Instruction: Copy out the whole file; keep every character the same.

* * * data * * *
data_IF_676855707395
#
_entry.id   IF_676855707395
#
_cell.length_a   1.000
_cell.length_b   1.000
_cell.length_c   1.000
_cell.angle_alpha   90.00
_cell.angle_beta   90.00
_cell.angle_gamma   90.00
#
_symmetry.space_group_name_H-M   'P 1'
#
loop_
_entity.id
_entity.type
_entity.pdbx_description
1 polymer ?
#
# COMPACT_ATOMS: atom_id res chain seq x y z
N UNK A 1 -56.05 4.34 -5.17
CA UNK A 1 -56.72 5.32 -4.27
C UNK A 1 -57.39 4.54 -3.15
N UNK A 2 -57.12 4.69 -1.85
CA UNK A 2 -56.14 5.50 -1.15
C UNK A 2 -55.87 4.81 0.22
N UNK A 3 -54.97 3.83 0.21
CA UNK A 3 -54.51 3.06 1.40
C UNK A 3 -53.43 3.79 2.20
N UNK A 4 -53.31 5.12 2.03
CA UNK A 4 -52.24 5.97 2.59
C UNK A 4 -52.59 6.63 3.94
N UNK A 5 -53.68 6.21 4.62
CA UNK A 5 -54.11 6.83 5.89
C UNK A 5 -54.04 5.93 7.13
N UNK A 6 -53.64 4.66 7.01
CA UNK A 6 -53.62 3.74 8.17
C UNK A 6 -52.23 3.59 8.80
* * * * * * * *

data_IF_676855707395
#
_entry.id   IF_676855707395
#
_cell.length_a   1.000
_cell.length_b   1.000
_cell.length_c   1.000
_cell.angle_alpha   90.00
_cell.angle_beta   90.00
_cell.angle_gamma   90.00
#
_symmetry.space_group_name_H-M   'P 1'
#
loop_
_entity.id
_entity.type
_entity.pdbx_description
1 polymer ?
#
# COMPACT_ATOMS: atom_id res chain seq x y z
N UNK A 1 -56.05 4.34 -5.17
CA UNK A 1 -56.72 5.32 -4.27
C UNK A 1 -57.39 4.54 -3.15
N UNK A 2 -57.12 4.69 -1.85
CA UNK A 2 -56.14 5.50 -1.15
C UNK A 2 -55.87 4.81 0.22
N UNK A 3 -54.97 3.83 0.21
CA UNK A 3 -54.51 3.06 1.40
C UNK A 3 -53.43 3.79 2.20
N UNK A 4 -53.31 5.12 2.03
CA UNK A 4 -52.24 5.97 2.59
C UNK A 4 -52.59 6.63 3.94
N UNK A 5 -53.68 6.21 4.62
CA UNK A 5 -54.11 6.83 5.89
C UNK A 5 -54.04 5.93 7.13
N UNK A 6 -53.64 4.66 7.01
CA UNK A 6 -53.62 3.74 8.17
C UNK A 6 -52.23 3.59 8.80